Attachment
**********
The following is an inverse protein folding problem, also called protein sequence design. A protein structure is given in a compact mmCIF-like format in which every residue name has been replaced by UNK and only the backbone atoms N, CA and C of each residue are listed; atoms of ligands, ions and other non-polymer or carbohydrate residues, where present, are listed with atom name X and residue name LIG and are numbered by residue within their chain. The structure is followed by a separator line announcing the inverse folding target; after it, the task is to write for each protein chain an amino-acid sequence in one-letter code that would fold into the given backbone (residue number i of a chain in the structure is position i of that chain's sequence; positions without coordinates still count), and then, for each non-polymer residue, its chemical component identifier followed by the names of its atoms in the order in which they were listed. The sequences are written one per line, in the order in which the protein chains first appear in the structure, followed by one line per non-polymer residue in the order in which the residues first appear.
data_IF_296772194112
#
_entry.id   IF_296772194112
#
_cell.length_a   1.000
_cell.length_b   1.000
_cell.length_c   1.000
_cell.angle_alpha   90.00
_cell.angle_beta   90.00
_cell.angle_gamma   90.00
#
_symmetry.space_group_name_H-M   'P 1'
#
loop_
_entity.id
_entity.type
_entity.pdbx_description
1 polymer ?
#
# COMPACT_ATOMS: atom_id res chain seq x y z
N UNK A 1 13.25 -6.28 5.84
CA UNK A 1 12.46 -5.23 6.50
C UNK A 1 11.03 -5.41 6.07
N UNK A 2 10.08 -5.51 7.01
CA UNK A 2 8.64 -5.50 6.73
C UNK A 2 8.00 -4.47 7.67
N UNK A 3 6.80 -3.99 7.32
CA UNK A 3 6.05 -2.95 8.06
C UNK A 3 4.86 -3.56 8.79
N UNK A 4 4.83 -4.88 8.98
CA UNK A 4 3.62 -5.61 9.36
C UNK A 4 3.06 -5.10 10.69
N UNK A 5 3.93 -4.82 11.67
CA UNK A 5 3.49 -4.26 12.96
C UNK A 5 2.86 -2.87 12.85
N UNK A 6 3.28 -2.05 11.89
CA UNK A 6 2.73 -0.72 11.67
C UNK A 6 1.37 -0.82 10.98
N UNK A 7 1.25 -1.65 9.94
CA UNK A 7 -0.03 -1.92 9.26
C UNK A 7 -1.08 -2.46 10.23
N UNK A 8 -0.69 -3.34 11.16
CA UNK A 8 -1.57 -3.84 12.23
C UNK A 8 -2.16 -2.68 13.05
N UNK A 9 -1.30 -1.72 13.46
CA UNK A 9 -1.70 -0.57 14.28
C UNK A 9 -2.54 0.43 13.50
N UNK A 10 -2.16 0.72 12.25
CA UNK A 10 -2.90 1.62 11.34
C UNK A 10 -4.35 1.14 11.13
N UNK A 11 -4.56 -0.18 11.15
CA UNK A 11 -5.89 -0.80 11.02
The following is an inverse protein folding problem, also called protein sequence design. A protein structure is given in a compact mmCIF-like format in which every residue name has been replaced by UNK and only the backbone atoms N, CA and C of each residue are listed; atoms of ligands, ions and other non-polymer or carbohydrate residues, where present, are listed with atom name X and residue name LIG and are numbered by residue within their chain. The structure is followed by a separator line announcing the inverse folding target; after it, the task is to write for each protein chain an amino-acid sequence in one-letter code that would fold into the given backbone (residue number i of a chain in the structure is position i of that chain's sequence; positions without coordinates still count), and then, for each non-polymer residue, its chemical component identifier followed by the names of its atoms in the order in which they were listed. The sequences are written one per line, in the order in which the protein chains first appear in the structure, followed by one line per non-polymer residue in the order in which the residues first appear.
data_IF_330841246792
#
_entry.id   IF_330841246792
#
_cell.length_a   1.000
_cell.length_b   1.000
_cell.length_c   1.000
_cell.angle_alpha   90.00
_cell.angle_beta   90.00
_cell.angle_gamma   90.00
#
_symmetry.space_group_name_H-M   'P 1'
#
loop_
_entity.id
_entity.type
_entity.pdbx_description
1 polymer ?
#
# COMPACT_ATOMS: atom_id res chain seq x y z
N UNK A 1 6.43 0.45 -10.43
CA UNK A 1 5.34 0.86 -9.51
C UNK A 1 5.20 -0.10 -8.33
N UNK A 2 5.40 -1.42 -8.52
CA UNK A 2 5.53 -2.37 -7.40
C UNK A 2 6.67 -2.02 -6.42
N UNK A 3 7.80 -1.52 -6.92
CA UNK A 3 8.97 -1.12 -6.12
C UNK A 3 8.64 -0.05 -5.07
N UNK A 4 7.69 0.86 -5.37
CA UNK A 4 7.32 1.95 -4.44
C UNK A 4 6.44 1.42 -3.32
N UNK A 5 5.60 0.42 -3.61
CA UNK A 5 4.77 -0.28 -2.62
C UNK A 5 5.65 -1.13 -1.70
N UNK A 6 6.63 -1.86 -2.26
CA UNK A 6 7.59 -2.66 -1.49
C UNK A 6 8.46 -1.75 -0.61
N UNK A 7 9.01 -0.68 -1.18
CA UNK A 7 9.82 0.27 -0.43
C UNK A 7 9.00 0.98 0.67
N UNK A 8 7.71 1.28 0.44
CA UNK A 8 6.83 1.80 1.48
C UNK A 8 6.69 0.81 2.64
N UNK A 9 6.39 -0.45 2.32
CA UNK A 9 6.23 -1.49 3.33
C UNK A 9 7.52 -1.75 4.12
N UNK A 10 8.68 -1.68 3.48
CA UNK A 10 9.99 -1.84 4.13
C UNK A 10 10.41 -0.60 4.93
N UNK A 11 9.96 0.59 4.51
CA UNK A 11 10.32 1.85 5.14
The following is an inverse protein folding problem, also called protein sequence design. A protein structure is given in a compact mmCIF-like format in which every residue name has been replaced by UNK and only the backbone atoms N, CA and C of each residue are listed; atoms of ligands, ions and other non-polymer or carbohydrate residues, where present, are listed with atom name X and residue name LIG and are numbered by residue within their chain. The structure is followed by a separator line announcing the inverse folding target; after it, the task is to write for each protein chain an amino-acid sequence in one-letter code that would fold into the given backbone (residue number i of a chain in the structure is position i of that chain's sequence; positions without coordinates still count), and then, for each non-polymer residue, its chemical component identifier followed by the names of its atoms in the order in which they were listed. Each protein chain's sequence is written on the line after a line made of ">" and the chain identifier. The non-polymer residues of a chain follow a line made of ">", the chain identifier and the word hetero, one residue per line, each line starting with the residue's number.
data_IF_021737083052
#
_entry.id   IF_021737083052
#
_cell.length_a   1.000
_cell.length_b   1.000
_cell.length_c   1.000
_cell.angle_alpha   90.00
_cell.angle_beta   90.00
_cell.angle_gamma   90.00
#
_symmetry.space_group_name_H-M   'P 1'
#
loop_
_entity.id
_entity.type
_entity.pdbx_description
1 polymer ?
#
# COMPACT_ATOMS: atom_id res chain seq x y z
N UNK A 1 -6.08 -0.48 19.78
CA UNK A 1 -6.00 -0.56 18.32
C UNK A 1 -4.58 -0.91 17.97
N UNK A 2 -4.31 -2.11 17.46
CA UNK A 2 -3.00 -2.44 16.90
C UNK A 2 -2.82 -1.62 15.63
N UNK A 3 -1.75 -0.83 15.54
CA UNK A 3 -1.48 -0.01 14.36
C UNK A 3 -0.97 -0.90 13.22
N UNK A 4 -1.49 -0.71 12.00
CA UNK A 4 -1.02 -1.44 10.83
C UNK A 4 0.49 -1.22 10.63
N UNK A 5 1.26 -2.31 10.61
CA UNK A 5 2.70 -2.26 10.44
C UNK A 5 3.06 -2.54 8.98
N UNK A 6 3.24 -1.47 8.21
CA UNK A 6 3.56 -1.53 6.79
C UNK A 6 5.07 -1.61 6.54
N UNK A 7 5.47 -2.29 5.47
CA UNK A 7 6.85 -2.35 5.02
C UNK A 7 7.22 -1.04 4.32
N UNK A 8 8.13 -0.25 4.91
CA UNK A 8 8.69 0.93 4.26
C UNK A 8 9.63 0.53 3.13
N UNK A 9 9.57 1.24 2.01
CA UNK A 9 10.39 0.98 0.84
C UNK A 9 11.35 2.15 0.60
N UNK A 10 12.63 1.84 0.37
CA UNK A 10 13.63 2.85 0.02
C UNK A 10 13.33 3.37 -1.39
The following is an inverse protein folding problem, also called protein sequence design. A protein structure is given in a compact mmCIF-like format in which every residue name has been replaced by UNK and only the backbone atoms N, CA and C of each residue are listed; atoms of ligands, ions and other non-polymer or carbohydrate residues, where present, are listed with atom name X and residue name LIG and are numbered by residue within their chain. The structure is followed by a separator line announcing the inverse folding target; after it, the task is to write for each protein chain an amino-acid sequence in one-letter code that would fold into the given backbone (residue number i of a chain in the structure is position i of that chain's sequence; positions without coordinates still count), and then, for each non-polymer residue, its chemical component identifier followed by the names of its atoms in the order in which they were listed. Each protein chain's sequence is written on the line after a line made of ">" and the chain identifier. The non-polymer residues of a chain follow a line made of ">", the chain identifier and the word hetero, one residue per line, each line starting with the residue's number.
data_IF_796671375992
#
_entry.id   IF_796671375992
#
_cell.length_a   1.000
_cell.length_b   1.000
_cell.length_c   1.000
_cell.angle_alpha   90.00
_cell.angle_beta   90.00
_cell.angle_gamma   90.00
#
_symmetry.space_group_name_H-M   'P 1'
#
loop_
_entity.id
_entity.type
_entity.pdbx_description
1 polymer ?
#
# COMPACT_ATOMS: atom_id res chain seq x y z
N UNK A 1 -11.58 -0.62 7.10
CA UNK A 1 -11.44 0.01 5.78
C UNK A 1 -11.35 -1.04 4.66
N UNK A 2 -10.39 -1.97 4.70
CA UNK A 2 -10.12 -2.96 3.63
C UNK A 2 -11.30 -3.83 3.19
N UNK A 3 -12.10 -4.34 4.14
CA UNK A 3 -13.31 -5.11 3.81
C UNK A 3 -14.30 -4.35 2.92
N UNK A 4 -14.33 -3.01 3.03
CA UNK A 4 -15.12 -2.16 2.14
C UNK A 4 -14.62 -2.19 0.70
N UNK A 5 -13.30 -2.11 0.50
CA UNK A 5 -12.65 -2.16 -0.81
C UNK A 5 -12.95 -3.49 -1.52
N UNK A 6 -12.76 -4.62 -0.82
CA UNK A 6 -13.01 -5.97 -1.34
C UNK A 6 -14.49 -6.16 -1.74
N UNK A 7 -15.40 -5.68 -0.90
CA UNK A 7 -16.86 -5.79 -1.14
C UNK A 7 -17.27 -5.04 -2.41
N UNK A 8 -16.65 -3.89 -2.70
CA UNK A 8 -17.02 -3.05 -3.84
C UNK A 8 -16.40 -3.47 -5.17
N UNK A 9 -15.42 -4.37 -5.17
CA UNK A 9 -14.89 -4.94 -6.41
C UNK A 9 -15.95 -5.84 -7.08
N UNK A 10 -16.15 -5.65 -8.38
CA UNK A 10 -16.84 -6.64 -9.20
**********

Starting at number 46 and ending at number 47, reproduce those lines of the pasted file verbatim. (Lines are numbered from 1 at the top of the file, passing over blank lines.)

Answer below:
N UNK A 9 -1.30 -1.72 13.46
CA UNK A 9 -1.70 -0.57 14.28